Federal outrages.a Clergyman dragged from his Pulpit — letters from a lady of Fairfax county.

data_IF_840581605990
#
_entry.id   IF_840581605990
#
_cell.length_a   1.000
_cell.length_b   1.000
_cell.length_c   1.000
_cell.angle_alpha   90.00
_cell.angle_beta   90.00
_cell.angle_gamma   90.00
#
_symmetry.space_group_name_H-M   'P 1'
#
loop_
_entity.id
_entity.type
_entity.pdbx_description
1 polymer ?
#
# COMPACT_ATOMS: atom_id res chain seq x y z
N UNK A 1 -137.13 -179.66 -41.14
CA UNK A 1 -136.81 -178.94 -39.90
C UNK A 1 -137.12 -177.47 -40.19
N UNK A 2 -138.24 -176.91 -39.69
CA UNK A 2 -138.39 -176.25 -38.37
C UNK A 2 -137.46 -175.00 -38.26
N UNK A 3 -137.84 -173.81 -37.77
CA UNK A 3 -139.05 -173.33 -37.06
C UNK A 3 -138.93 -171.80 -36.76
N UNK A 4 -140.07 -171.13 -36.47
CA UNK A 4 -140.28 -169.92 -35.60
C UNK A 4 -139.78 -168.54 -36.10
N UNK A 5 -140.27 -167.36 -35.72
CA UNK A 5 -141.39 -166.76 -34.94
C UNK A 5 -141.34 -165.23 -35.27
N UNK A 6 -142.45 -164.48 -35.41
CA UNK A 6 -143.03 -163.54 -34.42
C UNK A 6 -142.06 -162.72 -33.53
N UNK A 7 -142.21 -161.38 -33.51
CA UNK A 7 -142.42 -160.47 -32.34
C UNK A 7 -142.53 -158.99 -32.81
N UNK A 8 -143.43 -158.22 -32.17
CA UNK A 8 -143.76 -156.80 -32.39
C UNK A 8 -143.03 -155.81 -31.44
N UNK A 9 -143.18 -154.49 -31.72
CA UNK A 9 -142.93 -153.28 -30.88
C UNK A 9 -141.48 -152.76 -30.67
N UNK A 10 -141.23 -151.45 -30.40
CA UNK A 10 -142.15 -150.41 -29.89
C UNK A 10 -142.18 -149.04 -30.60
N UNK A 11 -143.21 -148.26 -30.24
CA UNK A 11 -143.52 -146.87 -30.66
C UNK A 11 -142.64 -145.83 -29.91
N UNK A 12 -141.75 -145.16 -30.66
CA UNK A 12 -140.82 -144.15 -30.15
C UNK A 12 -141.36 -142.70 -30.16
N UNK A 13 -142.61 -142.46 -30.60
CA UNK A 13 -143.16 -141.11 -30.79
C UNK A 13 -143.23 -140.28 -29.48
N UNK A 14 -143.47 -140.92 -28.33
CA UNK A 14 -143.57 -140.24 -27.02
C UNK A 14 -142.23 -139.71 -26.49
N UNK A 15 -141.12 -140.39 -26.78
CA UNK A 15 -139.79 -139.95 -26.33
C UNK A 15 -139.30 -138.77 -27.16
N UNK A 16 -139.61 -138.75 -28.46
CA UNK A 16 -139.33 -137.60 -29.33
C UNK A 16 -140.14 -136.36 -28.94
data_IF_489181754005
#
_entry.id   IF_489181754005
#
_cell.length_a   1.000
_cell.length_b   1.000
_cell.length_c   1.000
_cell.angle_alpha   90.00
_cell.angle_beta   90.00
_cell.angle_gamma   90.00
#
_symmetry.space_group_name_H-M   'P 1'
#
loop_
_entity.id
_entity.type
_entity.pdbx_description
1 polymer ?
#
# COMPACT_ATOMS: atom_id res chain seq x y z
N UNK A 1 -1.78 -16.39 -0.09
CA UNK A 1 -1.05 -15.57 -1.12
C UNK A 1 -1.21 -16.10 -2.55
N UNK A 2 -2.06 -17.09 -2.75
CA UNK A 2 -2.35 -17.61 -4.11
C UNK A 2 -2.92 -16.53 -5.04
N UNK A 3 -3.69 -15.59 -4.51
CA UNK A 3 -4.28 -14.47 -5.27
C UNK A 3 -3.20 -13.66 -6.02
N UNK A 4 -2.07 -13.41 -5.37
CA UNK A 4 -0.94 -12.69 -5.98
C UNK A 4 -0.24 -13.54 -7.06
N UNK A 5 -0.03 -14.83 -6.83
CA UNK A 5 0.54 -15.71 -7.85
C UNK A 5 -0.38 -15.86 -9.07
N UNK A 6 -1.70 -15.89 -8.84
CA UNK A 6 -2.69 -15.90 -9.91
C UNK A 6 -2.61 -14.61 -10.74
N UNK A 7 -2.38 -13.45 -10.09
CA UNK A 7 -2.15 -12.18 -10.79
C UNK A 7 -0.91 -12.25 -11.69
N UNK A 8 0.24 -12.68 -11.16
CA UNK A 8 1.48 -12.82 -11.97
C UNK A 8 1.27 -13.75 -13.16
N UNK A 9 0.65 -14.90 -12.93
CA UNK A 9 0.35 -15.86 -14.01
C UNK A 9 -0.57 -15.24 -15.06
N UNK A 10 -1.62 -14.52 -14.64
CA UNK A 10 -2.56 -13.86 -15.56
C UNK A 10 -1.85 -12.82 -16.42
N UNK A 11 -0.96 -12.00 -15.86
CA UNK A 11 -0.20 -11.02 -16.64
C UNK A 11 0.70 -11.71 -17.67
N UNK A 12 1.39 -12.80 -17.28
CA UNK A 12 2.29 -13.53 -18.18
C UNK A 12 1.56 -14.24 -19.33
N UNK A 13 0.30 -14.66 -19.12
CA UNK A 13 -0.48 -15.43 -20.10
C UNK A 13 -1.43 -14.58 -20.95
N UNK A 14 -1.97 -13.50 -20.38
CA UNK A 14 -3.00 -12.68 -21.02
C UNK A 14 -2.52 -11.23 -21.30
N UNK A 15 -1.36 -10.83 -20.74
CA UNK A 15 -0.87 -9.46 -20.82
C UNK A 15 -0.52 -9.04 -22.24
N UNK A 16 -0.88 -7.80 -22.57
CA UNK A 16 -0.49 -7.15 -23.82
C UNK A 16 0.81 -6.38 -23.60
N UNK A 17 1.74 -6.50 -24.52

The base and conduct of the enemy in Alexandria and Fairfax county, Va. the evidence of which multiplies daily, ought to incite our men to more desperate efforts to drive the invader from our soil. A scene occurred in St. Paul's Church, Alexandria, on Sunday morning, Feb. 2, which has, perhaps, never had a parallel among civilized nations — certainly not in the history of this country. The Local News of that city, gave a full account of the transaction on the following day, a portion of which we copy: The officiating minister, Rev. K. J. Stewart, had gone through the morning prayer of the Episcopal service as far as the Litany — the prayer for the President being omitted, but without anything in its place — and was proceeding with the Litany, when an interruption occurred of the character which the law designates as ‘"brawling;"’ that is, the intervention of noise and inmuit by certain persons who had come to the church with the intention of interrupting the service should it not proceed according to their wishes. These persons commenced the disturbance as soon as they found the prayer for the President omitted. One of them Captain Farns worth, of the Eighth, Illinois cavalry, who sat near the chance dressed in uniform, with some live or his soldiers near him, undertook to officiate in prayer, (if prayer it could be called,) by reading the prayer for the President of the United States. How far he went it does not appear in the confusion, but, soon quitting his position as the officer of prayer, he advanced to the altar, where Mr. Stewart was kneeling, still continuing the Litany, and ordered his arrest. Mr. Stewart was dragged from his knees by the soldiers. The ground of the arrest Captain Farnsworth distinctly avowed to be the omission of the prayer for the President of the United States. With this avowal he said: ‘ "I arrest you, by the authority of the United States, as a rebel and a traitor!" ’ ‘"And I,"’ responded Mr. Stewart (who by this time had advanced to the chancel rails) to Captain F., ‘"summon you to answer at the judgment seat of the King of Kings and the Lord of Lords for interfering, by force of arms, with His ambassadors while in the act of presenting the petitions of His people at His altar! "’ The solemnity of this appeal caused the parties to fall back and pause; but soon the soldiers were ordered to seize Mr. Stewart, which two of them did, with great violence, forcing the prayer book from his hands; one of them drawing a revolver. Another revolver was presented to an old and venerated citizen within the chancel, when the officer ordered the soldier not to fire. Very soon a considerable number of armed soldiers appeared in the church. Mr. Stewart refusing to yield voluntarily, was dragged by force from the altar and through the aisle out of the church. He was in his surplice, which he wore through the streets and at Captain Farnsworth's quarters, where he was taken. Farnsworth said, that he went to church intending to arrest Mr. S., if he should offer any prayer for the Confederate States. Near him, in the same paw, sat Mr. Moreton, (the detective,) who then gave orders to Capt. F. to make the arrest, which was executed as above described. Mr. Moreton has declared that he was acting under authority from Washington. The scene in the church was such as may be imagined under such circumstances; gentlemen, were indignant and excited, and ladies gave utterance to their feelings of grief and indignation — but, of course, no serious effort was made to prevent the arrest Mr. Stewart was taken away and the congregation dispersed. It is proper to state that these proceedings were without the knowledge of Gen. Montgomery, the Military Governor of the city, and were strongly condemned by him when they came to his knowledge. He telegraphed to Washington for instructions from the Government, which, when received, were of such a nature as to lead to Mr. Stewart's release after a few hours' detention. As might have been anticipated, the publication of the foregoing facts (which are testified to by a number of respectable citizens,) incensed the Yankee scoundrels beyond measure, and the office of the Local News was burnt; and it was with the utmost difficulty that the Federal officer in command could prevent the destruction of St. Paul's Church; in a similar manner. Subsequently, under the pretence that an organization existed in the city with the object of extending aid and comfort to the ‘"rebels,"’ a number of the best citizens of Alexandria, including the editor of the paper, were arrested and thrown into prison at Washington, where they still remain. The outrages of the Federal soldiery are by no means confined to the town of Alexandria. The following letters, written by a lady in Fairfax county, and received very recently, have been sent to the editors of the Dispatch for publication. They present so graphic a picture of the audacious insolence of the Yankees, that, on contemplating it, every patriot heart will burn with indignation and an eagerness for vengeance. The moral heroism of the ladies whose remaining to protect their homes, thus expose themselves to insult, merits the consideration of the true soldier of the South, and will endow him with renewed energy in his struggle for freedom and independence: December 2, 1861.--We have passed through very trying times since the army retreated from Mason's hill and this neighborhood, in October. On the 22d of that month a Major*, in command of some fifty or sixty soldiers, searched this house. As they came up very much excited, with their guns lowered, and fingers on the triggers, I advanced and said, ‘"Do you wish to see any one hers?"’ ‘ "Yes; Mr.--. Where is he?"’ I replied, ‘"At the barn; I will send for him."’ They rushed by me into the house, and said, ‘"You shall not — he is in this house — open this door, or I will break it open."’ They had brought with them hatchets and augers. As I complied with that demand, nearly the whole party ran up the front and back stairs. I entreated the Major to allow me a few moments to have my chambers arranged before the men entered them. The courteous answer I received was to ‘ "hush, or I and my children should be arrested."’ I told a servant girl, who was standing near, to call my husband, when the Captain who was guarding us pointed his gun and said, ‘"If you call, I will shoot the hear out of you,"’ I replied, ‘ "What am I to do? You will not allow me to send for my husband."’ A soldier was sent with the servant, and as soon as Mr.--made his appearance, the Major, with a pistol presented, and nine or ten soldiers around, arrested him in the most cowardly and brutal manner, not allowing him to change his dress, and marching him down five miles blindfolded. --I was apprehensive some further violence would be offered, and, in this state of agonizing suspense, suffered for two days and nights. A letter was then sent me, by a flag of truce, saying he was in Washington, in the prison on the corner of Thirteenth street and the Avenue, on the charge of shooting a Yankee picket. His father died the very day he got to the city. One of the prisoners was the first to tell him of it, when he at once asked leave to visit his family, and was allowed half an hour, with a guard to accompany him even to the door of the room to take a last look of a beloved parent! Oh, this was too in human! I have not heart to think or it! After a close imprisonment of fourteen days, owing to the powerful influence of his friends he was released and acquitted of the false charge. Such a scene as my house presented you can scarce imagine. Every room had been searched; fourteen locks broken open; my clothes, books, papers, beds, pillows, and furniture of every kind, thrown in confusion on the floors, trampled on, and many entirely broken and destroyed; my writing desk broken open, papers taken out, a great many things stolen, from a lucifer match to a silver spoon. During Mr.--'s absence, I was in constant alarm. German soldiers would come in large numbers every day, often using to me insulting and violent language — robbed the place of nearly everything; when they found that myself and two little boys were the only white persons in the house, threatened to enter to see if ‘"ancient" ’ was not secreted in some of the rooms, and to burn it down. I was obliged to keep the doors and shutters fastened; the boys frightened into silence, and the servants afraid to go on with their work. But a merciful God protected us in our utter helplessness. Although my husband had a pass given him to go in search of his hoisted, which had been stolen, he was arrested some works afterwards and detained three weeks in Washington; found two of his horses; had to pay to get them back, besides the expenses of a livery stable. There is no redress for all our property carried off, Monday February 8, 1862--About half-past 8 o'clock, during a heavy snow storm, there was a knock at the front door — I sent a servant to see who it was; she returned and said a gentleman wants to see Mr.--; I came out and asked him in, he was covered with snow; Mr.--by this time came up; and invited him to the library fire — I thought it was some one who had probably met their way, and, on hospitable thoughts intent, I placed a chair in a warm corner, and as he complained of his almost frozen feet, I asked him to take off his boots, and was in the act of offering some refreshments, when, to my utter amazement, he threw off the mask, rose up and said, ‘"Mr.--, I arrest you,"’ In one moment the house was surrounded by a large number of cavalry, and a Captain, accompanied by some six or seven of them, entered the house. The next thing was the thrice repeated search. I was requested to get up and show them the way to the cellar, accompanied by the captain and the officer, who first came, I opened my wardrobe, bureau drawers; had my bed thoroughly examined; the garret and other rooms underwent the same inspection, and finally my writing desk, and a large box half filled with old letters and papers.--This seemed to be a decided prize, ‘"They must all be taken to Washington."’ I replied, they were all my individual papers — many of them fifty years old. That they could not believe. Evidence of guilt was certainly there, and a sack holding two bushels was filled. What a desperate traitor I must be, with such a weight of evidence against me, carried to Washington by an armed company of thirty or more brave, Yankee soldiers! Rest assured they are too much occupied just now in searching and arresting my sex to think of an advance to meet our noble and chivalric Southern men. There is no one on the place but myself, two little boys, 7 and 9 years of age, and two small colored girls, Mr.--has never been war since he was arrested, in December, forced to walk five miles, through mud and water, keeping up with cavalry, and his life several times threatened with a bayonet pointed to his breast. He told the officers he was not in a state of health to bear the exposure, suffering from a severe cough. There was not a man but himself on the premises to provide the necessaries of life for a helpless family. ‘"Their orders were imperative; he must go,"’ I requested to have a few moments' private conversation, pledging my word as a lady that not a word of treason would I utter.--It was denied, and I was not permitted to go into my chamber unaccompanied by a soldier. I said to them, ‘ "I seek no disguise; I am a Southern woman, and my heart and sympathies are with the South. This may cause my arrest and imprisonment, but I wish the officers and soldiers of the Southern Confederacy to know that my prayers are daily offered to a God of mercy and justice for their prosperity and happiness. My faith teaches me to believe the Lord will be a defence for the oppressed — even a refuge in due time of trouble,"’ Monday, February 10th, 1862.--Mr. -- has been gone a week, and we have had lawless soldiers every day committing depredations. They have torn my carriage and that of my opposite neighbor (a lady who lives entirely alone and unprotected) to pieces, broken open the out-buildings, shot the sheep with young lambs, and all such manly and soldierly work. Can you wonder they are afraid to march such wretches against the brave, desperate soldiers of the Southern army? They have taked to Washington even the relics of my departed friends and children. A few days ago was the anniversary of the death of a little daughter. Her curious, with those of others, are in their possession; letters from my parents, friends, husband, children, all gone, even my clothes, taken by these brave defenders of the glorious Union! But let them go on; the day of retribution will come. They are a depraved, miserable set of cowards, and I must have been favored with specimens of the very dregs of the Northern population. It is unfortunate that the names of there gallant officers cannot be handed down to posterity in the history of the times.